The soul—i.e., that which animates—is the essence of the living thing insofar as ‘ensoulment’ means precisely this: that through it a being arrives and abides in such a manner of being that, as emerging, it unfolds into the open and, thus unfolding, gathers the open and what is encountered in the open to itself. However, due to a long tradition of thinking, we are certainly conditioned (and, for yet different reasons, also hastily inclined) to imagine any self-referential entity both as being a subject and as having the characteristics of an ‘I,’ whenever there is talk of a living thing that references itself and other things back to ‘itself.’ The point of reference, so to speak, into which the relation that we call ‘toward itself’ flows, is known as the ‘I,’ and the ‘I’ is like a point or a pole or a center. It is not by accident that Leibniz, who imagines every being as having the characteristics of a ‘subject’ or an ‘I,’ speaks of the singular, self-contained beings as the ‘metaphysical points’ that are then at the same time determined as the ‘inner’ over against the ‘outer.’ Accordingly, what pertains to the ‘soul’ is considered to be what is ‘inner’ and ‘internal.’ Furthermore, unmediated, intuitive opining (and this is true even for the Greeks) posits inner organs such as ‘the heart’ (καρδία—poetic form, κραδία) and ‘the diaphragm’ (φρήν, φρένες – φρονεῖν, φρόνησις) as the seat of fluctuations in the mind’s disposition, and of the mind in general. However, we must slowly learn to differentiate between what, on the one hand, intuitive imagining oft en prematurely grasps and at which it ultimately arrives, and what, on the other hand, is in truth meant by thinking and knowledge. The reference to this difference does not, however, mean that the intuitive and imagistic shall be pushed out over time in favor of the non-intuitive and non-imagistic. On the contrary, it means that everything imagistic and every image only appears and is brought into appearing from out of the non-imagistic, which beckons to the image. The more originarily and essentially the non-imagistic presides, the more it beckons to the image, and the more image-like is the image itself.  We easily recognize that the differentiation between the intuitive imagistic and the non-intuitive non-imagistic goes together with, and even coincides with, the differentiation between the sensible and the not-sensible (i.e., the non-sensible and the supersensible). However, this is the differentiation upon which all metaphysics is based. The question nevertheless remains—or, to be clearer, the question must first be asked—where this differentiation originates and to where it leads. The question thus posed concerning this differentiation and its essential origin directly addresses the origin of the imagistic and the non-imagistic in their interrelationship, as well as the foundation of this relationship itself.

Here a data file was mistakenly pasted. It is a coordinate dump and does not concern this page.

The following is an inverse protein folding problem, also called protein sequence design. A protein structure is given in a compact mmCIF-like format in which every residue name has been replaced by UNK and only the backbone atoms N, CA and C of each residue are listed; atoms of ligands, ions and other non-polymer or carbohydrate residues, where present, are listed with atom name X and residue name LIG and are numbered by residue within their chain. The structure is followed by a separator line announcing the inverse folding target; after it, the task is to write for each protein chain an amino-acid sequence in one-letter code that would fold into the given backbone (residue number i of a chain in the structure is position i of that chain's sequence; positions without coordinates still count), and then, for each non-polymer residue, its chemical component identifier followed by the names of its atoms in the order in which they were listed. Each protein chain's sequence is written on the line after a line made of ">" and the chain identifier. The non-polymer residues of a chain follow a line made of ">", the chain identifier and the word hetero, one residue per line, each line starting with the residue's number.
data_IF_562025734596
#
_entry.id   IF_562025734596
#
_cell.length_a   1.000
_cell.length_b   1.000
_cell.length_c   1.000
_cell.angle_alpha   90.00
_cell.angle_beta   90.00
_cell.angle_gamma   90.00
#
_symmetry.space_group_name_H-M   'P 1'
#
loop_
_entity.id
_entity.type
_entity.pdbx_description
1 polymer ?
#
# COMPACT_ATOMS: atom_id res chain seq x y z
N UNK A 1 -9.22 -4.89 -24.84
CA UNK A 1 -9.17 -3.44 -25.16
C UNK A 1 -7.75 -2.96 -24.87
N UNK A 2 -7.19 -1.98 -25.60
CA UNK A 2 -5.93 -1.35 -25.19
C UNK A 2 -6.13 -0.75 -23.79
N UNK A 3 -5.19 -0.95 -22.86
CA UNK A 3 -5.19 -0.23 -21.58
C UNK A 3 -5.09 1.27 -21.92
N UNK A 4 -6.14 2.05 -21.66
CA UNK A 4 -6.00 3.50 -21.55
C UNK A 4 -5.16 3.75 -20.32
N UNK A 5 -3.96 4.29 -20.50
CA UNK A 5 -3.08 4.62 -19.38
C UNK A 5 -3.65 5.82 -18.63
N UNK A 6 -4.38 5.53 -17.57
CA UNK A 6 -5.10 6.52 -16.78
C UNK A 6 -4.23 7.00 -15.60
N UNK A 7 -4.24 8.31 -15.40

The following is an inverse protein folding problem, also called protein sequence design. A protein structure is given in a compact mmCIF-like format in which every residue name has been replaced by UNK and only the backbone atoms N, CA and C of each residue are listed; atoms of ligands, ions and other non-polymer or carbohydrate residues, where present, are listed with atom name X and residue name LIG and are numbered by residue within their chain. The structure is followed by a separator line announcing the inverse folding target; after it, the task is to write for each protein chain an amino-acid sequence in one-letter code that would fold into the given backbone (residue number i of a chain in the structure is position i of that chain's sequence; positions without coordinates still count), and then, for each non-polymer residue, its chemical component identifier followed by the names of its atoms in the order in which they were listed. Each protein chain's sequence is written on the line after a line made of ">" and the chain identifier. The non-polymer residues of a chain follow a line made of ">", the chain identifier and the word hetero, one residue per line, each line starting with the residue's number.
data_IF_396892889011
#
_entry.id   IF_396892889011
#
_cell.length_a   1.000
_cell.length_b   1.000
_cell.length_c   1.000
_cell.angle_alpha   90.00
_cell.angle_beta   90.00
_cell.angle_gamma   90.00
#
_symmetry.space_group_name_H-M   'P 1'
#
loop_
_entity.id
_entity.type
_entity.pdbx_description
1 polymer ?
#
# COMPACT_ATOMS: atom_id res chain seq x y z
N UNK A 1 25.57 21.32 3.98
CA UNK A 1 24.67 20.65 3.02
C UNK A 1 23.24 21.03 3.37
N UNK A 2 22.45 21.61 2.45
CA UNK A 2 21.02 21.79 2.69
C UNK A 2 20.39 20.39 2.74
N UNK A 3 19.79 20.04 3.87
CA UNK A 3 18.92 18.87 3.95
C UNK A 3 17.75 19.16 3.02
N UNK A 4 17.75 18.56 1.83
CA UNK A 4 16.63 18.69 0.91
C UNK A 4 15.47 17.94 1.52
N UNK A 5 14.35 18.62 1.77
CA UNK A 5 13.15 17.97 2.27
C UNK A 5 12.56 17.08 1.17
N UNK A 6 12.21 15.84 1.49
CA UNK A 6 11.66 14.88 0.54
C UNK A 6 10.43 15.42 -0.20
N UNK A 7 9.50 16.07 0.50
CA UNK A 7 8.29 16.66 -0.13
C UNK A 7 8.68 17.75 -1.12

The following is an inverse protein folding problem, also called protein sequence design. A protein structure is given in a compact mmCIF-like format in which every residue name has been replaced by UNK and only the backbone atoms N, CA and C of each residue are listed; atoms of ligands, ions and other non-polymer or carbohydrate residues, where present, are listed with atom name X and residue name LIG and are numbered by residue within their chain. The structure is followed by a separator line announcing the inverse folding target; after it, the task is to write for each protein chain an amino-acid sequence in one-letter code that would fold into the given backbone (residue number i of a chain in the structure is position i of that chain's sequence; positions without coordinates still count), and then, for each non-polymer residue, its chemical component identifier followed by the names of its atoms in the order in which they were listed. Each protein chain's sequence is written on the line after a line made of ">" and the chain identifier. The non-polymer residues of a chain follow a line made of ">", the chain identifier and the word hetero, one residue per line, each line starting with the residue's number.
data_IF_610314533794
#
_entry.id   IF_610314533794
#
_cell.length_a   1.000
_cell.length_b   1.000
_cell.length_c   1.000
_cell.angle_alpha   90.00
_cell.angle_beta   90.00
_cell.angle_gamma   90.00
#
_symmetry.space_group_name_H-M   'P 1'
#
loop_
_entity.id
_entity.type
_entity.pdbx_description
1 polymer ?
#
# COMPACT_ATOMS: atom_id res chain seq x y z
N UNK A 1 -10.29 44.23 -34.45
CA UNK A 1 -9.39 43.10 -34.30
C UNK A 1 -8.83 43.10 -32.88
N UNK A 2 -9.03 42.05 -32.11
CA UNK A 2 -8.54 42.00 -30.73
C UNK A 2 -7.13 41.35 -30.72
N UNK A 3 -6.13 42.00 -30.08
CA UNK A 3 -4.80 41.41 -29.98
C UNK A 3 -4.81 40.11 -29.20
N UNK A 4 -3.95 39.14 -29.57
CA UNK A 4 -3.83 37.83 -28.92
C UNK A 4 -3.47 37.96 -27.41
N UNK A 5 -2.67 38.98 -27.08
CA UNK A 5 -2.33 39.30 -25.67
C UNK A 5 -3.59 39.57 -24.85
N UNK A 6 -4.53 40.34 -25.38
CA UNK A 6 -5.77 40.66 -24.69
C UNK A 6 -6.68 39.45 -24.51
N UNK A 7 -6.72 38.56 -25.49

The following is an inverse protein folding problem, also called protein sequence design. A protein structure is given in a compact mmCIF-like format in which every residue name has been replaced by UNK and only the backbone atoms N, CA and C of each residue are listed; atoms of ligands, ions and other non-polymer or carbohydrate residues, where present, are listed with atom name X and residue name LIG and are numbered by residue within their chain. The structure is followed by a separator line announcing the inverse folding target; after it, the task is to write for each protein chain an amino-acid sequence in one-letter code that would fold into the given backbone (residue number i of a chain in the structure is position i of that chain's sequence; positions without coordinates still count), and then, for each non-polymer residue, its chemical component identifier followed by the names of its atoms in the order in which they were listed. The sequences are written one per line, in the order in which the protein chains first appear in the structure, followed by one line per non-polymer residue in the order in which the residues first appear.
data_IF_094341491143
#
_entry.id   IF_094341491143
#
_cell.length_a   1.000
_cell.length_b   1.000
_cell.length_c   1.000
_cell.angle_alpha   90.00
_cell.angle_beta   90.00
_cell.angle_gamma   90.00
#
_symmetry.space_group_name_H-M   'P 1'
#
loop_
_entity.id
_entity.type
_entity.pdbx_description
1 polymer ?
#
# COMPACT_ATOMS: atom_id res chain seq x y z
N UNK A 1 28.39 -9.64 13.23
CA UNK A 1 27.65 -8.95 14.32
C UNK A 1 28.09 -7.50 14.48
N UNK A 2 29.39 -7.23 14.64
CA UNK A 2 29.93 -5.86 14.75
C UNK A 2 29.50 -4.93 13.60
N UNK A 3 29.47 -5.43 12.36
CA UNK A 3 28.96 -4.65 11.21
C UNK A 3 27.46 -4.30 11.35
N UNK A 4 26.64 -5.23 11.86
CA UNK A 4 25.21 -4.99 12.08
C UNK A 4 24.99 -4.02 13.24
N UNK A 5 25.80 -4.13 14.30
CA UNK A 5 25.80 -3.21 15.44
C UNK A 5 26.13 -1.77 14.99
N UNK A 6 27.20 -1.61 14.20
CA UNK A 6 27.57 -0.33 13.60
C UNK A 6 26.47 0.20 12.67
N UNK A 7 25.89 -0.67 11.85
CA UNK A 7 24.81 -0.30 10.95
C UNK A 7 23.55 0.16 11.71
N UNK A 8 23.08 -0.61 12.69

If we now think a few more steps ahead, we can easily see to what degree the question concerning the origin and the difference between poetic saying and thoughtful saying lurks in the background of the question concerning the origin and the difference between the imagistic and non-imagistic, insofar as poeticizing (not to mention the other forms of art) is an imagistic saying. However, poeticizing is precisely not merely a sensible saying: rather, it utters a meaning, the same way in which thoughtful saying is not without images, but is rather imagistic in its own